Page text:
Challenge: Growing the Church
One of the goals adopted by the Vestry at St. Timothy’s in its 20/20 Vision process is living into the mission work of the church as expressed by average Sunday attendance and pledge units. At St. Timothy’s our goal is to double our pledge base or to grow by planting or adopting a mission congregation to help achieve that goal.
Growing the church is easier said than done.
One challenge for St. Timothy’s that our new rector will face is that as our community grows it also is diversifying. This isn’t a bad thing, but it does mean our parish and others in the Diocese of California are not going to grow by simply reaching out to other Episcopalians.
The story of our changing demographics in the Contra Costa Times highlights both the similarities and differences of people moving to our parish “market service area.” Why are they coming to the East Bay from San Francisco and Oakland and other places? The story by Matt O’Brien and Paul Burgarino tells us it is for the same reasons that most of us moved here: better schools and a quiet, safe, healthy environment to raise our kids, bigger homes, affordability, and closer to our jobs.
We all want to live thedream and pass it on to our kids. Except we are not moving to Danville from San Ramon, we are coming from India, the Philippines, Mexico, China, Korea, Nicaragua, and El Salvador. The diversification of the East Bay is one of the most significant factors in our changing demographics.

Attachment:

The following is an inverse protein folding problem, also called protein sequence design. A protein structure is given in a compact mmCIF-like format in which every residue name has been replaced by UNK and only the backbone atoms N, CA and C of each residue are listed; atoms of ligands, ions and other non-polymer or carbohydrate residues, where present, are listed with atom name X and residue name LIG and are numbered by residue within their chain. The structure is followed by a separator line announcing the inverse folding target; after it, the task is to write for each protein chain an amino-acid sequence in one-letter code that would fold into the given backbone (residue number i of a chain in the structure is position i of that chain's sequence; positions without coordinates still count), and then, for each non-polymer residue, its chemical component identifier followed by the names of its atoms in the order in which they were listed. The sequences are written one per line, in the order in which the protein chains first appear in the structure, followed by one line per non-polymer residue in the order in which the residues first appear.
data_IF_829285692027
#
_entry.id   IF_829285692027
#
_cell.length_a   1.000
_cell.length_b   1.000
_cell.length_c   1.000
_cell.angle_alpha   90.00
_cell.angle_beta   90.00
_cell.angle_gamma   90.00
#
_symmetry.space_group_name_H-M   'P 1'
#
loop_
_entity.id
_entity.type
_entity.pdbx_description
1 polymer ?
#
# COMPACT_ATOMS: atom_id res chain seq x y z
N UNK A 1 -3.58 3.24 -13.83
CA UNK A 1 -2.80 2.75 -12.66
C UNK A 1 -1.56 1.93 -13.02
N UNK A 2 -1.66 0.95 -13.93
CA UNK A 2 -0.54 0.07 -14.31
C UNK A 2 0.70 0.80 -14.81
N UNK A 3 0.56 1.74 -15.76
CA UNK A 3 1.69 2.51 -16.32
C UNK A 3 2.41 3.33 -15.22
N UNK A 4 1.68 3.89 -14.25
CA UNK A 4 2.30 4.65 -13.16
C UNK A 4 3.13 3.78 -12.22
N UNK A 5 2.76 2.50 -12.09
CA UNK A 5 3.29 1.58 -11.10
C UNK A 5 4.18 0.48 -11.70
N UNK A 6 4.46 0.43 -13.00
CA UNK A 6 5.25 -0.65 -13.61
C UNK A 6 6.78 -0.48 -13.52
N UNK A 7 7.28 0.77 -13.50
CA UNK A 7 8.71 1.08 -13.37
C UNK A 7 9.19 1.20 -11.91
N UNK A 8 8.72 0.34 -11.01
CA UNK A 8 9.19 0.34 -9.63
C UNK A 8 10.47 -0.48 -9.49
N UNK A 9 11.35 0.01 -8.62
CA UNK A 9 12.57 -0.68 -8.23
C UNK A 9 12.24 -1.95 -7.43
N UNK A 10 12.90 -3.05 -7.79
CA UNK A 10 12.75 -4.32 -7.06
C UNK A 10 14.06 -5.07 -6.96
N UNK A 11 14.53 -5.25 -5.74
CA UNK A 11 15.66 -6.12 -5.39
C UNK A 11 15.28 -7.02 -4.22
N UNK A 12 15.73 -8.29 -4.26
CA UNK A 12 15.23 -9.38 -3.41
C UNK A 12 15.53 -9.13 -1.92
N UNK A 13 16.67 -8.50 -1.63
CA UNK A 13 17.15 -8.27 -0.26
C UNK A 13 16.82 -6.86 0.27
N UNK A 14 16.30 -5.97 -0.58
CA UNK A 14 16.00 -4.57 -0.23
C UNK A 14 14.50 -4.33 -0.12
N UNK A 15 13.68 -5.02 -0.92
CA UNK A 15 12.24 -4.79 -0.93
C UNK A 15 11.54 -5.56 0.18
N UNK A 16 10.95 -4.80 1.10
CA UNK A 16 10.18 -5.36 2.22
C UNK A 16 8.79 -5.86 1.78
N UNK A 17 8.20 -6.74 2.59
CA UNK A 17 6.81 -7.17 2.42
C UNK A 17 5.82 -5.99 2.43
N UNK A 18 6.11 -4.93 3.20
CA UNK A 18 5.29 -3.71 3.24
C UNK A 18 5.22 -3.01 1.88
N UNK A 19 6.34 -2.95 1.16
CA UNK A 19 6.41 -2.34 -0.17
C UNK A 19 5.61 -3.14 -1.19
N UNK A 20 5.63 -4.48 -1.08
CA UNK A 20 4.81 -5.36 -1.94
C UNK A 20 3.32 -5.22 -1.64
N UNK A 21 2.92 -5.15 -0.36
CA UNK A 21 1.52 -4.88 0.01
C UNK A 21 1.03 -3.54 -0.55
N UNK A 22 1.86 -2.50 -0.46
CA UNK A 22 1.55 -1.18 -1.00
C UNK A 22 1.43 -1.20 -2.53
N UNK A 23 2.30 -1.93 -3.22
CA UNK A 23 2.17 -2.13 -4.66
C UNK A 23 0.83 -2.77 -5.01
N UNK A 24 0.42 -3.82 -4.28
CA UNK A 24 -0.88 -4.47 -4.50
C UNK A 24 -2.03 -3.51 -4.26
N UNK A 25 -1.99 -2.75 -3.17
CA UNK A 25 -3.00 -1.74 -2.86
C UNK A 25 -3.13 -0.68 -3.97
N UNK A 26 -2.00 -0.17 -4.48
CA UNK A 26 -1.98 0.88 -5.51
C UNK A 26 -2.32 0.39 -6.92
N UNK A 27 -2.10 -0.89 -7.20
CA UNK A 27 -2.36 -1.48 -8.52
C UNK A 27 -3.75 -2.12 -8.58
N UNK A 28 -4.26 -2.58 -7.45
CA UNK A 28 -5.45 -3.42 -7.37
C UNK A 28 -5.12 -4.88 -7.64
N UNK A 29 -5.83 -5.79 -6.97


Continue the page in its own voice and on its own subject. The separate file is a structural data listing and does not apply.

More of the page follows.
“When I arrived from Nicaragua, I was living in San Francisco. It was too noisy; too much people,” said Lissette Aragon, who moved to Antioch in 2000. “Here, it’s nice and quiet and I had an opportunity to buy a property. I was trying to get a better place for my son.”
The American melting pot is thriving here in the East Bay.
Here’s the breakdown from the 2009 American Communities survey used by the Contra Costa Times in writing its articles:
The challenge of the church is to reach out and connect with these new families and welcome them those of a Christian faith tradition our community of faith.
In 1993, St. Timothy’s adopted a goal as part of its 50th anniversary year celebration to plant a mission church just as St. Paul’s Walnut Creek had done in starting St, Timothy’s in 1953.
That vision lives on today in our faith community waiting for the Holy Spirit to call us to the place and time He has chosen for St. Timothy’s to live into its unbroken chain of faith promise to do the mission work of the church. Perhaps, our calling is to work with the Diocese and others in the Contra Costa Deanery to help the church serve the needs in one of these places close to home but beyond our reach today.
There will also be many of other faith traditions where our message is not evangelism in the conversion sense but hospitality, respect, collaboration and welcome. This is why growing our church foundation is not just a Christian thing to do it reinforces our community values and our American values